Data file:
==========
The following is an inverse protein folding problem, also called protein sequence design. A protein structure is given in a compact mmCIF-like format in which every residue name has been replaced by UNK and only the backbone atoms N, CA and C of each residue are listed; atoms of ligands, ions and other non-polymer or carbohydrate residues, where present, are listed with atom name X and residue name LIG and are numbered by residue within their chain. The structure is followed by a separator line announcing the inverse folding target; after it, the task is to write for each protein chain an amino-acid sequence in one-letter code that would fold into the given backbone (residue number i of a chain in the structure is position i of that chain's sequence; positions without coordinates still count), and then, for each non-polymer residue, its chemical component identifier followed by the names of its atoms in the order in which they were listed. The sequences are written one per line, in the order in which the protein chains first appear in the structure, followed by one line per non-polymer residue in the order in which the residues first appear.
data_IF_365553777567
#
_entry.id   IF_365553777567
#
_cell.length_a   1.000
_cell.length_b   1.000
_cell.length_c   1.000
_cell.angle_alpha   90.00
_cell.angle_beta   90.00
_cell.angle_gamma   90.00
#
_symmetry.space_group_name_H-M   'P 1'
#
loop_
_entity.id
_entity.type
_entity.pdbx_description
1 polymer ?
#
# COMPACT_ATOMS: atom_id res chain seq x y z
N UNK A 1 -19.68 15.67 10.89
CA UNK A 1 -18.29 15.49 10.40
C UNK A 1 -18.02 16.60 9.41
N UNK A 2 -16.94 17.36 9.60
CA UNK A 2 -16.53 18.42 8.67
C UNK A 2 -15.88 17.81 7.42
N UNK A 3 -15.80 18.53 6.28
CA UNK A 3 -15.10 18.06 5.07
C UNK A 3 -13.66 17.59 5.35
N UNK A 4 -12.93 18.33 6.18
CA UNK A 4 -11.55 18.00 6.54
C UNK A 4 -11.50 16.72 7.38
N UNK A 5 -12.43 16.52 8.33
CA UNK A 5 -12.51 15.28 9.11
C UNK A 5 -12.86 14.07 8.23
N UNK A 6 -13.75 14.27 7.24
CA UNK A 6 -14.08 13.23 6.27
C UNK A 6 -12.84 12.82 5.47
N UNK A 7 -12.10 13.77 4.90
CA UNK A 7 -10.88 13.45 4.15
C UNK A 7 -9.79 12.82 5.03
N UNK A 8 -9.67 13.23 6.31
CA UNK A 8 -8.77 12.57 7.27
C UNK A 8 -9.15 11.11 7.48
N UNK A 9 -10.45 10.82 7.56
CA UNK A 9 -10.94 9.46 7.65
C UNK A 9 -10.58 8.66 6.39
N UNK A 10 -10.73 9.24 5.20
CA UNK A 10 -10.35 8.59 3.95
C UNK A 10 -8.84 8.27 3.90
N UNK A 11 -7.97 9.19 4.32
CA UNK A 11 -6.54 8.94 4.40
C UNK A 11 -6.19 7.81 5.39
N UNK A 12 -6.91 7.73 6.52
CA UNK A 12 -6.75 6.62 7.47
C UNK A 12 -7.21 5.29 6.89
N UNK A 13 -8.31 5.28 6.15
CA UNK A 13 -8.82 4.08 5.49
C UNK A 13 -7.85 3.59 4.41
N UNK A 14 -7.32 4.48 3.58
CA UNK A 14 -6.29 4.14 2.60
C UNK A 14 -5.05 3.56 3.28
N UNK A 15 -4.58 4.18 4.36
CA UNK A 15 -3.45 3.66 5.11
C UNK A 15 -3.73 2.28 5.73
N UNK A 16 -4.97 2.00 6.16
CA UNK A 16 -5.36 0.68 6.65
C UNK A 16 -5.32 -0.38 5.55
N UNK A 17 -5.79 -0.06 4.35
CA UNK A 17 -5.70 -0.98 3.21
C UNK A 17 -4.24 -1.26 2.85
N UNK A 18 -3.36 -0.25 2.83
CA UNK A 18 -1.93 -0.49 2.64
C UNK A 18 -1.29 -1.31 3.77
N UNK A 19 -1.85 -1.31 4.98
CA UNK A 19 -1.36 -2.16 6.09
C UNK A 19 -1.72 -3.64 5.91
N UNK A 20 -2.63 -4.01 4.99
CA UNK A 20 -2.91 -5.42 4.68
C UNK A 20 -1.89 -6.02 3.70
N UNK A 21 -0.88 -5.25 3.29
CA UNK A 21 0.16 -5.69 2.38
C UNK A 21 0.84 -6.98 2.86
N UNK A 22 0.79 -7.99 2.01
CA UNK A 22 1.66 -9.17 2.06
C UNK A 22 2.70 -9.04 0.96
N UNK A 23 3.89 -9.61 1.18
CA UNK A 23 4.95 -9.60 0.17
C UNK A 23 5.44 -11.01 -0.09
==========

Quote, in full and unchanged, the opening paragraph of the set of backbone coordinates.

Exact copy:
The following is an inverse protein folding problem, also called protein sequence design. A protein structure is given in a compact mmCIF-like format in which every residue name has been replaced by UNK and only the backbone atoms N, CA and C of each residue are listed; atoms of ligands, ions and other non-polymer or carbohydrate residues, where present, are listed with atom name X and residue name LIG and are numbered by residue within their chain. The structure is followed by a separator line announcing the inverse folding target; after it, the task is to write for each protein chain an amino-acid sequence in one-letter code that would fold into the given backbone (residue number i of a chain in the structure is position i of that chain's sequence; positions without coordinates still count), and then, for each non-polymer residue, its chemical component identifier followed by the names of its atoms in the order in which they were listed. The sequences are written one per line, in the order in which the protein chains first appear in the structure, followed by one line per non-polymer residue in the order in which the residues first appear.